Archbishop Lori’s Homily: 3rd Sunday of Lent; Holy Family Parish, Davidsonville

3rd Sunday of Lent
Holy Family Parish, Davidsonville
Mar. 24, 2019

Introduction

It is a pleasure to return to Holy Family Parish to offer this Lenten Sunday Mass. This morning, I would like to join you in expressing our common gratitude for the leadership and service of your good pastor, Father Andy Aaron. So too, I want to thank all of you for your leadership, kindness, and patience in this challenging time in the life of the Church. Some have described these months as “the Church’s long Lent”, and that description will be a fair one if this time of reckoning leads to a profound purification of the Church and its leadership. Only in this way will the Church proclaim with new life and vigor the Name of Christ, both here in the Archdiocese of Baltimore and even to the ends of the earth.

The Church’s protracted Lenten journey coincides with our personal and parish journey through these forty penitential days that precede the celebration of the Resurrection at Easter. We are guided in that journey by the light of God’s Word which today warns us against the twin dangers of idolatry and complacency. I realize these warnings do not constitute particularly cheerful topics but let us accept and heed these warnings as expressions of God’s merciful love.

The Temptation to Idolatry 

So first, a moment’s reflection on the temptation to idolatry. I don’t imagine that many of you have on your mantle a golden calf to which you bow down morning, noon, and night. Today, temptations to idolatry are more subtle if no less real than in the days of yore. Idolatry happens when something else takes the place of God in our lives and absorbs all our attention and our affection, be it money, pleasure, or power.

This is why the story of Moses and the burning bush is important to our Lenten journey. Moses’ encounter with the living God, the God named “I AM” – the God of Abraham, Isaac, and Jacob, impresses upon us the truth that there really is only one true and living God who is worthy of all our love. And just as through the leadership of Moses God delivered his people from the slavery of Egypt, so too we are reminded that only God can deliver us from our sins and, ultimately, from the many things that beset us in our busy, complicated lives.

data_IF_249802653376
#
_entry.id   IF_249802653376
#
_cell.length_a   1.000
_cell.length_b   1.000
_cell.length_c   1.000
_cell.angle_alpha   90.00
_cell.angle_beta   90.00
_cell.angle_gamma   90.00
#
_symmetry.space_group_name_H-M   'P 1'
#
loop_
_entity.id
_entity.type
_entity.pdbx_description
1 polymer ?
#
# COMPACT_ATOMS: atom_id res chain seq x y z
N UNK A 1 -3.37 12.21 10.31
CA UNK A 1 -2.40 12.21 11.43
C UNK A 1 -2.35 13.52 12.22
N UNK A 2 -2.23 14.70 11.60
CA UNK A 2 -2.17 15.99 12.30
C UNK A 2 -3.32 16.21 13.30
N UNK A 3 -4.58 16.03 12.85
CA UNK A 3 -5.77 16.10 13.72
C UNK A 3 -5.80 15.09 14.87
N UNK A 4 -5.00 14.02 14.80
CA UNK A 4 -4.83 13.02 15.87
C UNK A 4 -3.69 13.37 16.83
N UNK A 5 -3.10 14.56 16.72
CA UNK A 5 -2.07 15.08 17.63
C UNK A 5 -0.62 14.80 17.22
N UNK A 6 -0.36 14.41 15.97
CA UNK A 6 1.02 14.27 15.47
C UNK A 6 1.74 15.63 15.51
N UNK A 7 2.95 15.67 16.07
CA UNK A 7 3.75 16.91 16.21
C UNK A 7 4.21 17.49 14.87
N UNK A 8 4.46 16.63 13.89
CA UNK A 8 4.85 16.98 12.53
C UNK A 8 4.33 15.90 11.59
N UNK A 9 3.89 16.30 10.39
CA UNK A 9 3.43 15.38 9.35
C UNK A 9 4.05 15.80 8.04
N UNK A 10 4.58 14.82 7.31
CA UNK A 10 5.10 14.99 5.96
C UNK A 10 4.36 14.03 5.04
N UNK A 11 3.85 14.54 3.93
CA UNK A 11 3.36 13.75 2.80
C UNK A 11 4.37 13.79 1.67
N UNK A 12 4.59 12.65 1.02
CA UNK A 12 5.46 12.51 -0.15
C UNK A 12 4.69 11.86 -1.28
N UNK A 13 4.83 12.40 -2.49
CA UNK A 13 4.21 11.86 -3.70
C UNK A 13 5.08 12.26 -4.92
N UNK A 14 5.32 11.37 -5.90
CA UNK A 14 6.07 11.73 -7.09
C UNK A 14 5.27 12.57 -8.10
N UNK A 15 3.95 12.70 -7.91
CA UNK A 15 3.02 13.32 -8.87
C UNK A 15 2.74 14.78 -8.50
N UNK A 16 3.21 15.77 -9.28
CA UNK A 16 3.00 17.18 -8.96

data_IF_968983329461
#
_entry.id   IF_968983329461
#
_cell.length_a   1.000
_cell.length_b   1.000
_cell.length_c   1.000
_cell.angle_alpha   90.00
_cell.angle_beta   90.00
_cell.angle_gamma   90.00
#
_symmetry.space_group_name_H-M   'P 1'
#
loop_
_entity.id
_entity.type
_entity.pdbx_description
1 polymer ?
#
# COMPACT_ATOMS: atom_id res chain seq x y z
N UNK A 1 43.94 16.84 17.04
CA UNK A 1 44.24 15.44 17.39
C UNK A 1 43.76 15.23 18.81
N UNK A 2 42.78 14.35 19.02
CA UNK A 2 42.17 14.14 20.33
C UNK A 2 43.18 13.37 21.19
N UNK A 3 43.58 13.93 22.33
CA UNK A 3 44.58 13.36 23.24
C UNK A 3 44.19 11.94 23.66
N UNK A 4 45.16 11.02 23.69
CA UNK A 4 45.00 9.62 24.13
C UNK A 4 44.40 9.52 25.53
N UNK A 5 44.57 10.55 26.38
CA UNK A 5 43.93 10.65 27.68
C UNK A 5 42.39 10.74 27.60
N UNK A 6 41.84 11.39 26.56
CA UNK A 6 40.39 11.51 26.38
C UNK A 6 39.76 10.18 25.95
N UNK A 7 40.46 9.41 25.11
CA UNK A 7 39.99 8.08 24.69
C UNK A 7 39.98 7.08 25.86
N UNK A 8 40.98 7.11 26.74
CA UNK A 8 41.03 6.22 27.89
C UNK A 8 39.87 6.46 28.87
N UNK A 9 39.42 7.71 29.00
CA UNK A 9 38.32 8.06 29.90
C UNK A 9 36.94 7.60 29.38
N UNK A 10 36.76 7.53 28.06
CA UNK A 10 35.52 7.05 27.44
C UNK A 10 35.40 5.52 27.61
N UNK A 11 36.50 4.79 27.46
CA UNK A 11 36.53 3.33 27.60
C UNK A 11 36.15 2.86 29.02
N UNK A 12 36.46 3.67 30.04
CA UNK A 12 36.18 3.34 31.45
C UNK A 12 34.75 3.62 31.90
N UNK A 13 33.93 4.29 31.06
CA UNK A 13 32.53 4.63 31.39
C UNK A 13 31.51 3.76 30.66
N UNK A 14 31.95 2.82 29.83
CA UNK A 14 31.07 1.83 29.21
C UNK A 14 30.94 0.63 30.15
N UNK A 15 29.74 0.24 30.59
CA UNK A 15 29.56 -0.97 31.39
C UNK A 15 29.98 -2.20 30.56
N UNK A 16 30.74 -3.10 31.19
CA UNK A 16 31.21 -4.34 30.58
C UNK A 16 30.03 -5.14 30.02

Idolatry in Corinth 

Reading between the lines of Paul’s First Letter to the Corinthians, we learn that the Apostle encountered a form of idolatry in his flock at Corinth. It wasn’t that those early Christians went down to the temple to worship Zeus and his companions; but they did take part in meals that entailed the worship of idols. The Christian Corinthians did this because they didn’t want to offend their neighbors or to suffer ridicule and even persecution for their newfound Christian religion. Worse still, those idolatrous meals had even begun to contaminate the celebration of the Eucharist, which in those days, was done in their homes.

Just as Moses had warned the Israelites against all forms of idolatry, so too St. Paul challenges the Christians at Corinth to stop engaging in this “soft” idolatry and he does so in terms that evoke both Baptism and the Eucharist. Passing through the Red Sea stands for Baptism; manna in the desert for the Eucharist, and water from the Christ, the Rock, connotes the Holy Spirit. Using sacramental language, St. Paul emphasizes for the Corinthians that God really did accompany the Israelites in their journey through the desert; but many of them ended up grumbling against God and worshipping other gods. He warns the Corinthians lest they end up in the same way.